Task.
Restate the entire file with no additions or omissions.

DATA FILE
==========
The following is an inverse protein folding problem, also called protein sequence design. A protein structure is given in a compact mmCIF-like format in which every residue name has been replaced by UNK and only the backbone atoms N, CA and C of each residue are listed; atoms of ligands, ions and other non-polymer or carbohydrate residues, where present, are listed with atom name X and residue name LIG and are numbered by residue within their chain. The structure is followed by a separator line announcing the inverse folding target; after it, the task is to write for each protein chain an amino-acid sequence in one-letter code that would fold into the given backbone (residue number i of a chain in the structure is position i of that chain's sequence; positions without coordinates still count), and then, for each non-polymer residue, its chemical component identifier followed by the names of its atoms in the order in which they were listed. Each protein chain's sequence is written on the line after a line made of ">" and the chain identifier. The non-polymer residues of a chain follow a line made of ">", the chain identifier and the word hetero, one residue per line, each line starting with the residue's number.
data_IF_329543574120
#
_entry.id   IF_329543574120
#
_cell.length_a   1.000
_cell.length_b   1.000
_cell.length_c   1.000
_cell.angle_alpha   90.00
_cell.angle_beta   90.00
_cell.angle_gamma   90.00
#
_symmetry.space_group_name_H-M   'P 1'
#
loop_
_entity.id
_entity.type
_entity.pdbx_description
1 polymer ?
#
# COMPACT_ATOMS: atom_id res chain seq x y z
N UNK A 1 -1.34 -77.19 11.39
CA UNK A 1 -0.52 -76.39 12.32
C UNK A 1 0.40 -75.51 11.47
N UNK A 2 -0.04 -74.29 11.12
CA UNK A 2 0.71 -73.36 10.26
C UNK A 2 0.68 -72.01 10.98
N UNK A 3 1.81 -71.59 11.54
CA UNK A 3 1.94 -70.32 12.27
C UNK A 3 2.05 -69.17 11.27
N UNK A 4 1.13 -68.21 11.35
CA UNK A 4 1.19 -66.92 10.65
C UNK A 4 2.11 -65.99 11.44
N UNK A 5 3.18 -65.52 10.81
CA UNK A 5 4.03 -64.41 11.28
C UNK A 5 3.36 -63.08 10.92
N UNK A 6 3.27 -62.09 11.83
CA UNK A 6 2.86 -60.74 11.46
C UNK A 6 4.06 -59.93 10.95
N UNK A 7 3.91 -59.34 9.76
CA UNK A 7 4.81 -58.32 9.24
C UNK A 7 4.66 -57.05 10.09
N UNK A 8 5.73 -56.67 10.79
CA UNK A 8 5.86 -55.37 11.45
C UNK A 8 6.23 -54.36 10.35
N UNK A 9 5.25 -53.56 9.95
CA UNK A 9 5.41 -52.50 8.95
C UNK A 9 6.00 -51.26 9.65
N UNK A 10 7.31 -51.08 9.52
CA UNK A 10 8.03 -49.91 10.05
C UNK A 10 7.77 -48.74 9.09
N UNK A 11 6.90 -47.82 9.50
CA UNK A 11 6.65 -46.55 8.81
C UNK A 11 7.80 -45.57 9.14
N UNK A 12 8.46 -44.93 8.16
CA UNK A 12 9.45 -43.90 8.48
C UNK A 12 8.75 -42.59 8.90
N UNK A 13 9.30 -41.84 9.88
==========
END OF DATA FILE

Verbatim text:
The following is an inverse protein folding problem, also called protein sequence design. A protein structure is given in a compact mmCIF-like format in which every residue name has been replaced by UNK and only the backbone atoms N, CA and C of each residue are listed; atoms of ligands, ions and other non-polymer or carbohydrate residues, where present, are listed with atom name X and residue name LIG and are numbered by residue within their chain. The structure is followed by a separator line announcing the inverse folding target; after it, the task is to write for each protein chain an amino-acid sequence in one-letter code that would fold into the given backbone (residue number i of a chain in the structure is position i of that chain's sequence; positions without coordinates still count), and then, for each non-polymer residue, its chemical component identifier followed by the names of its atoms in the order in which they were listed. Each protein chain's sequence is written on the line after a line made of ">" and the chain identifier. The non-polymer residues of a chain follow a line made of ">", the chain identifier and the word hetero, one residue per line, each line starting with the residue's number.
data_IF_329543574120
#
_entry.id   IF_329543574120
#
_cell.length_a   1.000
_cell.length_b   1.000
_cell.length_c   1.000
_cell.angle_alpha   90.00
_cell.angle_beta   90.00
_cell.angle_gamma   90.00
#
_symmetry.space_group_name_H-M   'P 1'
#
loop_
_entity.id
_entity.type
_entity.pdbx_description
1 polymer ?
#
# COMPACT_ATOMS: atom_id res chain seq x y z
N UNK A 1 -1.34 -77.19 11.39
CA UNK A 1 -0.52 -76.39 12.32
C UNK A 1 0.40 -75.51 11.47
N UNK A 2 -0.04 -74.29 11.12
CA UNK A 2 0.71 -73.36 10.26
C UNK A 2 0.68 -72.01 10.98
N UNK A 3 1.81 -71.59 11.54
CA UNK A 3 1.94 -70.32 12.27
C UNK A 3 2.05 -69.17 11.27
N UNK A 4 1.13 -68.21 11.35
CA UNK A 4 1.19 -66.92 10.65
C UNK A 4 2.11 -65.99 11.44
N UNK A 5 3.18 -65.52 10.81
CA UNK A 5 4.03 -64.41 11.28
C UNK A 5 3.36 -63.08 10.92
N UNK A 6 3.27 -62.09 11.83
CA UNK A 6 2.86 -60.74 11.46
C UNK A 6 4.06 -59.93 10.95
N UNK A 7 3.91 -59.34 9.76
CA UNK A 7 4.81 -58.32 9.24
C UNK A 7 4.66 -57.05 10.09
N UNK A 8 5.73 -56.67 10.79
CA UNK A 8 5.86 -55.37 11.45
C UNK A 8 6.23 -54.36 10.35
N UNK A 9 5.25 -53.56 9.95
CA UNK A 9 5.41 -52.50 8.95
C UNK A 9 6.00 -51.26 9.65
N UNK A 10 7.31 -51.08 9.52
CA UNK A 10 8.03 -49.91 10.05
C UNK A 10 7.77 -48.74 9.09
N UNK A 11 6.90 -47.82 9.50
CA UNK A 11 6.65 -46.55 8.81
C UNK A 11 7.80 -45.57 9.14
N UNK A 12 8.46 -44.93 8.16
CA UNK A 12 9.45 -43.90 8.48
C UNK A 12 8.75 -42.59 8.90
N UNK A 13 9.30 -41.84 9.88